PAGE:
Journalist Q&A: Nicole Lapin, Nothing But Gold

Nicole Lapin, CEO of Nothing But Gold Productions, contributor on Dr. Drew's Lifechangers TV show, and former CNN and CNBC anchor, talks to Lindsay Stein about her venture to educate young women about finance.

Journalist Q&A: Nicole Lapin, Nothing But Gold

Name: Nicole Lapin
Title: CEO
Outlet: Nothing But Gold
Preferred contact:

Nicole Lapin, CEO of Nothing But Gold Productions, contributor on Dr. Drew's Lifechangers TV show, and former CNN and CNBC anchor, talks to Lindsay Stein about her venture to educate young women about finance. 

Why did you decide to focus on financial issues when you founded Nothing But Gold Productions?
I was reporting from the thick of the financial crisis at CNN and CNBC and it was coming to viewers so fast and furious.

When I was interviewing CEOs and politicians about the woes of the economy, I said to myself, "I'm 27 years old and all my friends are asking me very simple questions about the economy. They're very concerned about it."

I felt the urgency to take the financial content I was reporting on day in and day out and democratize it and make that financial news. I wanted to make that information more accessible to my generation, which is unfortunately being dubbed a lost generation without a lot of advocates and peers to help navigate these really murky economic times.

What's your goal with the new company?
I wanted to create a Rosetta Stone for Wall Street. I loved financial news, but I didn't understand it at all when I was growing up. It made me nervous to even look at the pink hue of the Financial Times. To look at The Economist, I almost broke out into hives. I wanted to be able to teach what I've learned and make that understandable without a dictionary.

I started young as a financial reporter on the floor of the Chicago Mercantile Exchange and then throughout CNN and CNBC. I thought, "Hold on, this is not that serious. Once you get into it, Wall Street is just a language like anything else."

Are you targeting a specific demographic?
I'm really focusing on putting financial content in a party dress for ladies. There's a void right now in helping young women understand financial news in a way that is not only in English, but in English that we speak every day.

For example, a stock equity and a security are exactly the same thing. I focus on typical financial terms or pieces of advice that we hear over and over again pounded in our heads, such as "Don't buy that latte." No, buy that latte. That's not the answer to your financial freedom. That's a little indulgence that's going to get you to work early. Focus on the bigger things, like not buying a house. Rent a house, rethink your 401K, or rethink diversification.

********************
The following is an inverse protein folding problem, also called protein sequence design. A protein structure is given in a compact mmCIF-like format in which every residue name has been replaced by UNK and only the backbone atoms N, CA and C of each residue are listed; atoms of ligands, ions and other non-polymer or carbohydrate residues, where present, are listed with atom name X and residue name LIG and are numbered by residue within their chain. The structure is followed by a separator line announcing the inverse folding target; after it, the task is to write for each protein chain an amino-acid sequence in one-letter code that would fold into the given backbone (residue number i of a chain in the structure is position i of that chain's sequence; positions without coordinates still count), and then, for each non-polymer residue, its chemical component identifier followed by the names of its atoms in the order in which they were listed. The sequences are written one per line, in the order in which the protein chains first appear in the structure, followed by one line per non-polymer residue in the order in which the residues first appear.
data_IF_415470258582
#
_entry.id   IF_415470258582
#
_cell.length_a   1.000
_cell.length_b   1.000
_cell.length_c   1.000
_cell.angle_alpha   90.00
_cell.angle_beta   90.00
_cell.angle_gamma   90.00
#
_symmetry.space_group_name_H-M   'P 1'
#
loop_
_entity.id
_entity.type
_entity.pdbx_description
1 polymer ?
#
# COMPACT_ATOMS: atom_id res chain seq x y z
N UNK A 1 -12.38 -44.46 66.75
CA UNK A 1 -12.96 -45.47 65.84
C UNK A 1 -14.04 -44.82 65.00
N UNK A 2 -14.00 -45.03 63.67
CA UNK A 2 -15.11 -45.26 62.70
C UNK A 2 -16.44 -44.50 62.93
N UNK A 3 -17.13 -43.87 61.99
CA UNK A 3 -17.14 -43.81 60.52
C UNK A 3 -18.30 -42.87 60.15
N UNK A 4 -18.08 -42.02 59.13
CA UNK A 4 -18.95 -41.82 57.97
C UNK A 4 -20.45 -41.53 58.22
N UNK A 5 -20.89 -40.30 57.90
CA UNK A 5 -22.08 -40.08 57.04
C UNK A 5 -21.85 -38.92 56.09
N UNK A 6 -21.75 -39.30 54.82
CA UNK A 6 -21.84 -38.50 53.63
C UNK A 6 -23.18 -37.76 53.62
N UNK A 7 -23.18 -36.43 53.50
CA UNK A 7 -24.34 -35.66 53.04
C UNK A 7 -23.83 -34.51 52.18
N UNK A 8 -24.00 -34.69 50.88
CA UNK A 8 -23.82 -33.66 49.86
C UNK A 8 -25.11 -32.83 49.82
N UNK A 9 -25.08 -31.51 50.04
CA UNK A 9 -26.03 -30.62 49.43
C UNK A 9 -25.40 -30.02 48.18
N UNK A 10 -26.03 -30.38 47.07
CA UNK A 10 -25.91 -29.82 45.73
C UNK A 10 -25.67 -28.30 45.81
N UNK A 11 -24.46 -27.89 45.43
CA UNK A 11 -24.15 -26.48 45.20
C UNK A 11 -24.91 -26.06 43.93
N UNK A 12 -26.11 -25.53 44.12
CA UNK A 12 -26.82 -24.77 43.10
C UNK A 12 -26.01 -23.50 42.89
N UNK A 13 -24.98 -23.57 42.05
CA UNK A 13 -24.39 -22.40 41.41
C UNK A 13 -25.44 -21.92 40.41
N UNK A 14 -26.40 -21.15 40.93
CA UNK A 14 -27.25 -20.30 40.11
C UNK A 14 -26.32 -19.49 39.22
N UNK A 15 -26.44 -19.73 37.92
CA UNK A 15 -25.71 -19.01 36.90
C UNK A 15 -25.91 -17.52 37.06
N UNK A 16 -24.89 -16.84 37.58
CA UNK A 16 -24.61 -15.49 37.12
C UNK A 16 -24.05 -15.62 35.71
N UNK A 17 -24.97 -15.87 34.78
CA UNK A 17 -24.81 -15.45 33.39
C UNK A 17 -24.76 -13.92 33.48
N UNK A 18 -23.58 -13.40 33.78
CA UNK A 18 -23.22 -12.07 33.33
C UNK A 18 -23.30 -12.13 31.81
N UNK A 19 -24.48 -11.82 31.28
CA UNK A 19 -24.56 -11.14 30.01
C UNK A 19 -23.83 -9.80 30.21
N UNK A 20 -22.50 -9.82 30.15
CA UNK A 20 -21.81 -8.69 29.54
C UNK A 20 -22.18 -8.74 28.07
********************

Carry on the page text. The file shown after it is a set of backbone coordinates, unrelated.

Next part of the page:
At one time my head was spinning, so I needed to be honest about that. I wanted to help other young women navigate that, as well.

Why is it important for women to learn about financial issues?
Finance is not an old man's game. It's something you shouldn't just smile and nod about at a cocktail party. I had a boyfriend who said he wanted to be a hedge-fund manager and I just smiled and nodded. I had no idea what that was, but now I do.

I want to help other women not smile and nod all the time. I am so excited by the opportunity of helping young women in a really non-judgmental way because that's something our generation was missing.

Tell me about "Rock Your Résumé."
When the financial crisis originally hit in 2008/2009, CNN would use sites in a circuitous way to help people get their résumés together. I thought, "Why can't you just have a 'plug-and-chug tool' for young people and job-seekers to make it easy to build a résumé."

It was a very simple idea and it's one of many things we're embarking on at our site. It's part of a bigger initiative to try and help young people get it together. Hopefully, it will be ready before 2012.

"Recessionista" content. Could you define that?
We have a couple of different sections to help women, rich or poor, feel fabulous during the recession. It's about deals and steals, secret sales, or ways to save money. It's also debunking common financial myths or telling them about women who are fun - employed because entrepreneur-ship for women is winning this recession.

It is also telling them stories about mothers and daughters or husbands and wives who are working together, something in which we've seen a big proliferation. And we're talking about secrets of recessionistas - that uncommon job of being an eBay seller, an artisan, an app tester, or a brand ambassador.

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